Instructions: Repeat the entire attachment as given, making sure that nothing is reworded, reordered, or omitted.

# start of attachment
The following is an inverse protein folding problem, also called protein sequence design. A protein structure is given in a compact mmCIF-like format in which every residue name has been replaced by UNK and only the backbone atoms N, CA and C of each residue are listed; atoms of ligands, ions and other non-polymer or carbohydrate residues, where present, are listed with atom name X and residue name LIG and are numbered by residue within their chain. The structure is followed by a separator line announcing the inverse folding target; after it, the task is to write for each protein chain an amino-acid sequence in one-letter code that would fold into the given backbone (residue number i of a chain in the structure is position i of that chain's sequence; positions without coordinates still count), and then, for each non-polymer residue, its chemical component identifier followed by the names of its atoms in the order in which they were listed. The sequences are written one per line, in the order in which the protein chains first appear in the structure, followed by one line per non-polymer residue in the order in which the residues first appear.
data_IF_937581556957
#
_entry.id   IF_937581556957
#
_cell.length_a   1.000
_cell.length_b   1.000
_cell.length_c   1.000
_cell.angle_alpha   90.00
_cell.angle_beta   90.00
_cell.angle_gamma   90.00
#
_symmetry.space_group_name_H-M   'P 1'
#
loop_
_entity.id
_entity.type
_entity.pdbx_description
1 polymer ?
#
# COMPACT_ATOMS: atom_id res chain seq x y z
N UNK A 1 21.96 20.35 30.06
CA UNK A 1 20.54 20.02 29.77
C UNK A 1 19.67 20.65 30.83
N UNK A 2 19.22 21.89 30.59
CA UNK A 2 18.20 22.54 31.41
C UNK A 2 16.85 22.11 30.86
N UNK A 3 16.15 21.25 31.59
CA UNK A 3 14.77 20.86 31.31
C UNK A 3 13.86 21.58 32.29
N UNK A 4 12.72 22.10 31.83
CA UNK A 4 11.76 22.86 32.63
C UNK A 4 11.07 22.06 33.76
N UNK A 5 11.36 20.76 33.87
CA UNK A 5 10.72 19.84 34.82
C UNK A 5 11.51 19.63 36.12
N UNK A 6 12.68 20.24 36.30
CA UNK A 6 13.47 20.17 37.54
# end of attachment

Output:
The following is an inverse protein folding problem, also called protein sequence design. A protein structure is given in a compact mmCIF-like format in which every residue name has been replaced by UNK and only the backbone atoms N, CA and C of each residue are listed; atoms of ligands, ions and other non-polymer or carbohydrate residues, where present, are listed with atom name X and residue name LIG and are numbered by residue within their chain. The structure is followed by a separator line announcing the inverse folding target; after it, the task is to write for each protein chain an amino-acid sequence in one-letter code that would fold into the given backbone (residue number i of a chain in the structure is position i of that chain's sequence; positions without coordinates still count), and then, for each non-polymer residue, its chemical component identifier followed by the names of its atoms in the order in which they were listed. The sequences are written one per line, in the order in which the protein chains first appear in the structure, followed by one line per non-polymer residue in the order in which the residues first appear.
data_IF_937581556957
#
_entry.id   IF_937581556957
#
_cell.length_a   1.000
_cell.length_b   1.000
_cell.length_c   1.000
_cell.angle_alpha   90.00
_cell.angle_beta   90.00
_cell.angle_gamma   90.00
#
_symmetry.space_group_name_H-M   'P 1'
#
loop_
_entity.id
_entity.type
_entity.pdbx_description
1 polymer ?
#
# COMPACT_ATOMS: atom_id res chain seq x y z
N UNK A 1 21.96 20.35 30.06
CA UNK A 1 20.54 20.02 29.77
C UNK A 1 19.67 20.65 30.83
N UNK A 2 19.22 21.89 30.59
CA UNK A 2 18.20 22.54 31.41
C UNK A 2 16.85 22.11 30.86
N UNK A 3 16.15 21.25 31.59
CA UNK A 3 14.77 20.86 31.31
C UNK A 3 13.86 21.58 32.29
N UNK A 4 12.72 22.10 31.83
CA UNK A 4 11.76 22.86 32.63
C UNK A 4 11.07 22.06 33.76
N UNK A 5 11.36 20.76 33.87
CA UNK A 5 10.72 19.84 34.82
C UNK A 5 11.51 19.63 36.12
N UNK A 6 12.68 20.24 36.30
CA UNK A 6 13.47 20.17 37.54